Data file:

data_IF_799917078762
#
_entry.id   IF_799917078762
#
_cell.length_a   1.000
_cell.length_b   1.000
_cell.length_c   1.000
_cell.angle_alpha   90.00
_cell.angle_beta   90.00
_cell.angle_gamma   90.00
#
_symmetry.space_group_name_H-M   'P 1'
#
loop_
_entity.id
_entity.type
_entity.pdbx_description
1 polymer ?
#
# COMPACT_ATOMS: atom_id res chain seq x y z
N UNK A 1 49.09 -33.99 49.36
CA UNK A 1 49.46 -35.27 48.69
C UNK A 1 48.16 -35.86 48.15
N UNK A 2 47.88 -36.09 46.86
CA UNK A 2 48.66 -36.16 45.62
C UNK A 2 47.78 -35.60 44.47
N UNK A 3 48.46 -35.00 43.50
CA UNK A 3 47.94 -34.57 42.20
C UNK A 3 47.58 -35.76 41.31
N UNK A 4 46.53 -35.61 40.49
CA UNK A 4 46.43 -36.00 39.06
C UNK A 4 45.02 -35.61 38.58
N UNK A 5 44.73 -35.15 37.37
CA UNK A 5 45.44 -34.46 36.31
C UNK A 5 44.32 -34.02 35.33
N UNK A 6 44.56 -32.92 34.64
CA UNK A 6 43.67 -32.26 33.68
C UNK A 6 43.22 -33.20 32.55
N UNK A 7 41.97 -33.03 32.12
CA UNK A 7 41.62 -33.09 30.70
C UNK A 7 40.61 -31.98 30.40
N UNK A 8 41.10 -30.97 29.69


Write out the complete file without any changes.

data_IF_799917078762
#
_entry.id   IF_799917078762
#
_cell.length_a   1.000
_cell.length_b   1.000
_cell.length_c   1.000
_cell.angle_alpha   90.00
_cell.angle_beta   90.00
_cell.angle_gamma   90.00
#
_symmetry.space_group_name_H-M   'P 1'
#
loop_
_entity.id
_entity.type
_entity.pdbx_description
1 polymer ?
#
# COMPACT_ATOMS: atom_id res chain seq x y z
N UNK A 1 49.09 -33.99 49.36
CA UNK A 1 49.46 -35.27 48.69
C UNK A 1 48.16 -35.86 48.15
N UNK A 2 47.88 -36.09 46.86
CA UNK A 2 48.66 -36.16 45.62
C UNK A 2 47.78 -35.60 44.47
N UNK A 3 48.46 -35.00 43.50
CA UNK A 3 47.94 -34.57 42.20
C UNK A 3 47.58 -35.76 41.31
N UNK A 4 46.53 -35.61 40.49
CA UNK A 4 46.43 -36.00 39.06
C UNK A 4 45.02 -35.61 38.58
N UNK A 5 44.73 -35.15 37.37
CA UNK A 5 45.44 -34.46 36.31
C UNK A 5 44.32 -34.02 35.33
N UNK A 6 44.56 -32.92 34.64
CA UNK A 6 43.67 -32.26 33.68
C UNK A 6 43.22 -33.20 32.55
N UNK A 7 41.97 -33.03 32.12
CA UNK A 7 41.62 -33.09 30.70
C UNK A 7 40.61 -31.98 30.40
N UNK A 8 41.10 -30.97 29.69